At face value, December brought good news for builders: Houses are selling two days faster and going for much higher prices compared to last year. Home-sale prices rose nearly seven percent year-over year in December to an average of $312,500, resulting in a 33-month high in home-sales growth. But the higher price tags for homes come from a troubling source: the housing shortage. When homes are harder to find, their prices rise, and the supply dipped quite a bit, falling 15 percent year-over-year. Additionally, the number of new listings fell five percent, which is the steepest decline ever in listings since Redfin started tracking it in 2012. See where your city’s home prices and inventory stood in December in Redfin's analysis.
U.S. home-sale prices increased 6.9% year over year in December to a median of $312,500 across the 217 metros Redfin tracks. Home prices were also up 1.1% month over month on a seasonally-adjusted basis, the largest increase since February 2018.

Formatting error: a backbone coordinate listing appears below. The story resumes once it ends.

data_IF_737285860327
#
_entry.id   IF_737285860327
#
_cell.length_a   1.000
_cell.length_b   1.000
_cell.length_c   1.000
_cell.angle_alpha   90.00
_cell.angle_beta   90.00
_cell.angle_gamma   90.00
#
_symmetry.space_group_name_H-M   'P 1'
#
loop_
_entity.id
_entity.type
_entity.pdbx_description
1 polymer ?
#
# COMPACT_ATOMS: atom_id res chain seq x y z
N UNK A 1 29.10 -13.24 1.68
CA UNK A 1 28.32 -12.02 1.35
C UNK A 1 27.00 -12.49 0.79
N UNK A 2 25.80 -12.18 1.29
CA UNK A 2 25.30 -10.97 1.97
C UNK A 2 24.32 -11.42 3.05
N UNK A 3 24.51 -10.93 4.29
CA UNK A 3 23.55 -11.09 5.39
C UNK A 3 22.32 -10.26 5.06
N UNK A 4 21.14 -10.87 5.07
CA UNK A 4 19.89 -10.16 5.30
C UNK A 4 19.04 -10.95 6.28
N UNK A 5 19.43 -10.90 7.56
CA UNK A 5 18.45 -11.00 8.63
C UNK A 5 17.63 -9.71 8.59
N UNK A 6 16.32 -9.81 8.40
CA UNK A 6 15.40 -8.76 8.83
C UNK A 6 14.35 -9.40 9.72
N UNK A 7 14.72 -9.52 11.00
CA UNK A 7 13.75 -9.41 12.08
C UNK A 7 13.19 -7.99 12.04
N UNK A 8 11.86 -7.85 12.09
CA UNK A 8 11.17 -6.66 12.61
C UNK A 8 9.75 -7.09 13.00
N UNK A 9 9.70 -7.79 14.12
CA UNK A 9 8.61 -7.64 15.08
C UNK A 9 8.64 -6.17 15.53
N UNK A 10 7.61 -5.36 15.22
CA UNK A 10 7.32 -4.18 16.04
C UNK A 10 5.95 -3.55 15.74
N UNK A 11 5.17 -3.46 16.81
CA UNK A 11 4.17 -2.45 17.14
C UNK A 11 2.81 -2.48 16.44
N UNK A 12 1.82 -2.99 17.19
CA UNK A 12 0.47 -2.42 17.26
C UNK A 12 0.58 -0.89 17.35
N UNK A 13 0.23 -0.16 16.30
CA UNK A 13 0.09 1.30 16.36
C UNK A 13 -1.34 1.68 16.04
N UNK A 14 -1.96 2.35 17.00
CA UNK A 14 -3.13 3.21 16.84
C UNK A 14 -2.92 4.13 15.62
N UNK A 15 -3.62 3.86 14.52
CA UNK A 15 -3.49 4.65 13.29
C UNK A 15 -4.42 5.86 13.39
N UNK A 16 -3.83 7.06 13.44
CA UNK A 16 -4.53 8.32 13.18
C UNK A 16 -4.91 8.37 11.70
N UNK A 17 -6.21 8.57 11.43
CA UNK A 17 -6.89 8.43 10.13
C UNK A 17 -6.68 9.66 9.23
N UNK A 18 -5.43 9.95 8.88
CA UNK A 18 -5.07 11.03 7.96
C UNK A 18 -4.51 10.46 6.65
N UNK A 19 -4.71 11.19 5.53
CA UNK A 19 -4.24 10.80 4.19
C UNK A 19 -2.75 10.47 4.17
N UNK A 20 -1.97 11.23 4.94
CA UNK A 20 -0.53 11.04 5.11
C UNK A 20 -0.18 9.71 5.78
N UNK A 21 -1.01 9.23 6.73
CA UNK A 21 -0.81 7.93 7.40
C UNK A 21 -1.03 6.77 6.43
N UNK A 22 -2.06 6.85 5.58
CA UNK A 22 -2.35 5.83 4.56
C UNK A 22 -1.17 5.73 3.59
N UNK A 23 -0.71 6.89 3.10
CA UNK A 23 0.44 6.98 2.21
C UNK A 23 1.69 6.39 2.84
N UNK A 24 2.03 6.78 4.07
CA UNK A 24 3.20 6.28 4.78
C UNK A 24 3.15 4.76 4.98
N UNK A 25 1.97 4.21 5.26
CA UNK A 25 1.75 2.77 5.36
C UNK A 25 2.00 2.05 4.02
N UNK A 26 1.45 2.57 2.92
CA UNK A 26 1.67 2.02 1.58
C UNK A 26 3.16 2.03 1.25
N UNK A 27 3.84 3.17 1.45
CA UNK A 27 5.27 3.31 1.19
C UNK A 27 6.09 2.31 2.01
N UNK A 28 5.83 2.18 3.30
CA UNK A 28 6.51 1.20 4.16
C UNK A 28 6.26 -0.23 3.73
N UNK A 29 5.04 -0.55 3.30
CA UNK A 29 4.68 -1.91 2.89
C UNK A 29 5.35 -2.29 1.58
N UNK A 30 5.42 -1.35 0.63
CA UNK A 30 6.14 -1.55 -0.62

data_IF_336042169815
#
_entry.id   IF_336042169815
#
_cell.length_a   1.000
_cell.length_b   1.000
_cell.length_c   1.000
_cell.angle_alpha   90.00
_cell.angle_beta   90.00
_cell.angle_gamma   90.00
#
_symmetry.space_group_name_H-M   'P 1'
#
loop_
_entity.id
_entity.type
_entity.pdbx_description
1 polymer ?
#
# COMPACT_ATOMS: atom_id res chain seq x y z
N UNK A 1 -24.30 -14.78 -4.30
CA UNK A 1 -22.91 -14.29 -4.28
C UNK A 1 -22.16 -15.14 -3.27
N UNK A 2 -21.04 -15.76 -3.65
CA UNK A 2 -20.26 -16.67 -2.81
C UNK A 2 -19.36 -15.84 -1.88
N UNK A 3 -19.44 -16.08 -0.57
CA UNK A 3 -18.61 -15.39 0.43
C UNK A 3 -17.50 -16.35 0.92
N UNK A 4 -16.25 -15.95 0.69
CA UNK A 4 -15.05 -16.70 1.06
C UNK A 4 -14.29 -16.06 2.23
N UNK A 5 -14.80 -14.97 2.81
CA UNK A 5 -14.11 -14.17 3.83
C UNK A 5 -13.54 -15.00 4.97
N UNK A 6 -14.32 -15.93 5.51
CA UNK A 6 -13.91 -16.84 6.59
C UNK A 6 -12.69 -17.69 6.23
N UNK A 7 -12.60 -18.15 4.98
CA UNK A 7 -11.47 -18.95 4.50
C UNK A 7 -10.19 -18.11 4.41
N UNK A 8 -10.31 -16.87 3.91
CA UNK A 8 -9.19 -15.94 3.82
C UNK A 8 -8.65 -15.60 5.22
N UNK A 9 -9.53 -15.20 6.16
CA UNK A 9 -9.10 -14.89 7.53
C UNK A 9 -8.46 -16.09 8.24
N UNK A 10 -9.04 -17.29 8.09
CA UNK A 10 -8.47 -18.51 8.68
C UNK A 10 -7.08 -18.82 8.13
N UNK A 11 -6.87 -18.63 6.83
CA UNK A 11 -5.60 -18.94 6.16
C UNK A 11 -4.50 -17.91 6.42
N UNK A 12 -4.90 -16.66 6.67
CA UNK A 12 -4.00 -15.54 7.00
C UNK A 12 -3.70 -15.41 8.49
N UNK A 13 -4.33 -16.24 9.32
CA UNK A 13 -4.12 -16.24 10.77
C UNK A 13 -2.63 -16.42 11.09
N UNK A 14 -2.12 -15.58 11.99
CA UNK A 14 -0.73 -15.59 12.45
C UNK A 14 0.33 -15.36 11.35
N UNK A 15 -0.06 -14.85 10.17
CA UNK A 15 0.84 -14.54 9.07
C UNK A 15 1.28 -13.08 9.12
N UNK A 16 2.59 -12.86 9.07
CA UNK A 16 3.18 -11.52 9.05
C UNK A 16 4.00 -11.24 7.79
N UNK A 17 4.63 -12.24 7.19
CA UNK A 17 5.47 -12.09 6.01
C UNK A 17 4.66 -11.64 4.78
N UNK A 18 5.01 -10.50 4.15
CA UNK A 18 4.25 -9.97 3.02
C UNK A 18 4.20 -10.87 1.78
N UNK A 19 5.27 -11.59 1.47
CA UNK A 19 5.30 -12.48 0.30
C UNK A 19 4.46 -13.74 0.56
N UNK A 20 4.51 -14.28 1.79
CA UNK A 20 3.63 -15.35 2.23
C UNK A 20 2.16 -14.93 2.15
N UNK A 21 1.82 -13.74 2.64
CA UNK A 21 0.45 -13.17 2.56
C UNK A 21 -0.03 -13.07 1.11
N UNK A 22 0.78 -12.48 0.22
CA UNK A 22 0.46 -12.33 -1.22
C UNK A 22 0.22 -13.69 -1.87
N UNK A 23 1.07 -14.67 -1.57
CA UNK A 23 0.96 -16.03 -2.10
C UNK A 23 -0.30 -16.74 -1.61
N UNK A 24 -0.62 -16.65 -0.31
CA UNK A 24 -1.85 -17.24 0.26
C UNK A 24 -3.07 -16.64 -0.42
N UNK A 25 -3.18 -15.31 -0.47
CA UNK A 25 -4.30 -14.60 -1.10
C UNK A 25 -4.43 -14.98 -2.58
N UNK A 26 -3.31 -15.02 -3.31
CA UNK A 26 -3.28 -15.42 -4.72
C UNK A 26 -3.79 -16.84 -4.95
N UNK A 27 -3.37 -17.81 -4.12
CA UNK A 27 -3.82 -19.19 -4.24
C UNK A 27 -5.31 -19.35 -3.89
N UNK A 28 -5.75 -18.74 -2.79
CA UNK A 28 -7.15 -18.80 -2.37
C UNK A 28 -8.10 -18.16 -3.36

“Low mortgage rates and a strong economy fueled homebuyer demand in December, which boosted both home sales and prices,” said Redfin chief economist Daryl Fairweather. “Prices heated up in West Coast metros like Seattle and Los Angeles, which indicates the slowdown of 2019 has officially ended in these markets.”
Prices continued to increase the fastest in affordable metro areas in December. Among the 20 metro areas with the largest year-over-year price increases, 16 were below the national median, led in December by Memphis (median price $190,000, up 15.9%), Camden, NJ ($195,000, +14.7%) and Cincinnati ($187,000, +14.4%).